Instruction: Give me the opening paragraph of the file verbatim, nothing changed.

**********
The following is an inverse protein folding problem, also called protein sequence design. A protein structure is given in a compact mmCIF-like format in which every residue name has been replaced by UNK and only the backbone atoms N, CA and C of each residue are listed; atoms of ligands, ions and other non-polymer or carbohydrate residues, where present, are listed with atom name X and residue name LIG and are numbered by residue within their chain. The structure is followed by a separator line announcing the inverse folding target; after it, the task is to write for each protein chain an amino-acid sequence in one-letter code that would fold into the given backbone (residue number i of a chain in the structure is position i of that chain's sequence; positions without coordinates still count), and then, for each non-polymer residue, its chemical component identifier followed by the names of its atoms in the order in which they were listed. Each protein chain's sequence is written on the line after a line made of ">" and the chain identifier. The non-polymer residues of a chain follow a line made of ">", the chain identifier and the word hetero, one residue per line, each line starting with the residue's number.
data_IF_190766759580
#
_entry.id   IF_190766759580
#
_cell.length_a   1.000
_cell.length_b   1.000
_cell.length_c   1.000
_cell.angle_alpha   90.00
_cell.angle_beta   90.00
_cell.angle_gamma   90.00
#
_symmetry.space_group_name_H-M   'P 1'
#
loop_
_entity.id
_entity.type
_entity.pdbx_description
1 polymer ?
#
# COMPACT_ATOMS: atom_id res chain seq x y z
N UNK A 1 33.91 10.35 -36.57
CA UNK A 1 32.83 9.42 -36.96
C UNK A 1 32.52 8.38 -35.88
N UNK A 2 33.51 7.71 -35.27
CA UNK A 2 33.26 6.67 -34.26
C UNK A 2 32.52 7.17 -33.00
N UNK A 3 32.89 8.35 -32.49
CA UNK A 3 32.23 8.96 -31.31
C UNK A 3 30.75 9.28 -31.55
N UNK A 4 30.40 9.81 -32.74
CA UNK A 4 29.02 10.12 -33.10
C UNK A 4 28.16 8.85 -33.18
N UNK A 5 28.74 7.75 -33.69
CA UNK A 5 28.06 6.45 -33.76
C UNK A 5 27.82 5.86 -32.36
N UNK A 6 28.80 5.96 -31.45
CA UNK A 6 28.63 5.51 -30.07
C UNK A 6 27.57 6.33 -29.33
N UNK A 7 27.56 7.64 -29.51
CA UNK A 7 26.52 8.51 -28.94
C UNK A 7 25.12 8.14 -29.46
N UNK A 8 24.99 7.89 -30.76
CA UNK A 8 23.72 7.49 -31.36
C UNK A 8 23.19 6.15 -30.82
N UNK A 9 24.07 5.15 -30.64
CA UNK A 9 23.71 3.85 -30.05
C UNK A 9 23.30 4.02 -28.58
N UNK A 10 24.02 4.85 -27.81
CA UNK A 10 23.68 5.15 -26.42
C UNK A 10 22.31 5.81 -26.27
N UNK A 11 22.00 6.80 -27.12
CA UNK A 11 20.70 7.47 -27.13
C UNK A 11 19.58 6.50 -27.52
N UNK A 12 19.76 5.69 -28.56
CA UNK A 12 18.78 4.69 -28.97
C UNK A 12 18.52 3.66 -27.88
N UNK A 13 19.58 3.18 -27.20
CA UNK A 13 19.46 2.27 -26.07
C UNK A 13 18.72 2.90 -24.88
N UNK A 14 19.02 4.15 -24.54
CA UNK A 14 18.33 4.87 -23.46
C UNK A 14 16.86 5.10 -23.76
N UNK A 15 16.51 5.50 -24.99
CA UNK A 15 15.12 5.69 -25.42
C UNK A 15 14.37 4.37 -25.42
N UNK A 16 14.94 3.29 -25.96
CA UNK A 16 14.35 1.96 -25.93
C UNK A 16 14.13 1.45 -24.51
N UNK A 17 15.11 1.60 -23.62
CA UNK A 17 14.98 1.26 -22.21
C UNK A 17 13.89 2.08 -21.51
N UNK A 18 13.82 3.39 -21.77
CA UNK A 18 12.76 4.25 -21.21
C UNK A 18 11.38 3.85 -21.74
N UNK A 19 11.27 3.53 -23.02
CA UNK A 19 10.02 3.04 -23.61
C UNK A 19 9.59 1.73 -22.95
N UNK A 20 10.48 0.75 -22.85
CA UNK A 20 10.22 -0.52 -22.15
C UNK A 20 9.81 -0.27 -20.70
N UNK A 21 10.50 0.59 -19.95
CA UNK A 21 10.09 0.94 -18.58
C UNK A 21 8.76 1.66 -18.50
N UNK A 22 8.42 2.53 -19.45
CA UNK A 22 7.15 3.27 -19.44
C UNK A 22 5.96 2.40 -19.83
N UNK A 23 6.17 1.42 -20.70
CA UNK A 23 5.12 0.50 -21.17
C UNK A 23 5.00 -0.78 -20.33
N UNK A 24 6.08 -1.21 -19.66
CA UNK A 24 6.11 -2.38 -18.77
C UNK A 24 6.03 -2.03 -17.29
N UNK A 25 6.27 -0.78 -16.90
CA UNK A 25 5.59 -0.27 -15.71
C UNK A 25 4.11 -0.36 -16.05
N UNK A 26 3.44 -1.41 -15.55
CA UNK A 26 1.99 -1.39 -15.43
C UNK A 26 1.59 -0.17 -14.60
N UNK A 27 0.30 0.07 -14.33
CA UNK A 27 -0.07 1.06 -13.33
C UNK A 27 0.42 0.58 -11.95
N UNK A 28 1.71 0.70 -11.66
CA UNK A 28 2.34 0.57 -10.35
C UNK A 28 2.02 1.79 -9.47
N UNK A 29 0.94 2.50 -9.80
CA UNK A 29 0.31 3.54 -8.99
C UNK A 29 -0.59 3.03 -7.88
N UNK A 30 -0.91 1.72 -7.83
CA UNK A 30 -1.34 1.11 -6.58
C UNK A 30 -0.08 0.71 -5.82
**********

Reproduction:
The following is an inverse protein folding problem, also called protein sequence design. A protein structure is given in a compact mmCIF-like format in which every residue name has been replaced by UNK and only the backbone atoms N, CA and C of each residue are listed; atoms of ligands, ions and other non-polymer or carbohydrate residues, where present, are listed with atom name X and residue name LIG and are numbered by residue within their chain. The structure is followed by a separator line announcing the inverse folding target; after it, the task is to write for each protein chain an amino-acid sequence in one-letter code that would fold into the given backbone (residue number i of a chain in the structure is position i of that chain's sequence; positions without coordinates still count), and then, for each non-polymer residue, its chemical component identifier followed by the names of its atoms in the order in which they were listed. Each protein chain's sequence is written on the line after a line made of ">" and the chain identifier. The non-polymer residues of a chain follow a line made of ">", the chain identifier and the word hetero, one residue per line, each line starting with the residue's number.